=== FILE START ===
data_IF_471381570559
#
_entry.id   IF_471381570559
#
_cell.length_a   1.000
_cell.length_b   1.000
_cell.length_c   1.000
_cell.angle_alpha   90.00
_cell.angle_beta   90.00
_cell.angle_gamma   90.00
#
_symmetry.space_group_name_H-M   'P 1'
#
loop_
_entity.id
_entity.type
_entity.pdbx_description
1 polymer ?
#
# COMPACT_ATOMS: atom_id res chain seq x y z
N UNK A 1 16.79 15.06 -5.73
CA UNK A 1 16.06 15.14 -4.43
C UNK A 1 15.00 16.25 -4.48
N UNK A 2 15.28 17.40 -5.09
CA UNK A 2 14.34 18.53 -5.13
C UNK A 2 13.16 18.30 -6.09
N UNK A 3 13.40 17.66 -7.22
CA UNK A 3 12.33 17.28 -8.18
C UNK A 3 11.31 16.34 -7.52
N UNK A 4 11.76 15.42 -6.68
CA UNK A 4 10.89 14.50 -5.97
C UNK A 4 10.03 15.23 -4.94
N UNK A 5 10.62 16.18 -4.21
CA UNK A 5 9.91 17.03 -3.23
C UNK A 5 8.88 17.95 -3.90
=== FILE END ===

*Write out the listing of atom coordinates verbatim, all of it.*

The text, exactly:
data_IF_471381570559
#
_entry.id   IF_471381570559
#
_cell.length_a   1.000
_cell.length_b   1.000
_cell.length_c   1.000
_cell.angle_alpha   90.00
_cell.angle_beta   90.00
_cell.angle_gamma   90.00
#
_symmetry.space_group_name_H-M   'P 1'
#
loop_
_entity.id
_entity.type
_entity.pdbx_description
1 polymer ?
#
# COMPACT_ATOMS: atom_id res chain seq x y z
N UNK A 1 16.79 15.06 -5.73
CA UNK A 1 16.06 15.14 -4.43
C UNK A 1 15.00 16.25 -4.48
N UNK A 2 15.28 17.40 -5.09
CA UNK A 2 14.34 18.53 -5.13
C UNK A 2 13.16 18.30 -6.09
N UNK A 3 13.40 17.66 -7.22
CA UNK A 3 12.33 17.28 -8.18
C UNK A 3 11.31 16.34 -7.52
N UNK A 4 11.76 15.42 -6.68
CA UNK A 4 10.89 14.50 -5.97
C UNK A 4 10.03 15.23 -4.94
N UNK A 5 10.62 16.18 -4.21
CA UNK A 5 9.91 17.03 -3.23
C UNK A 5 8.88 17.95 -3.90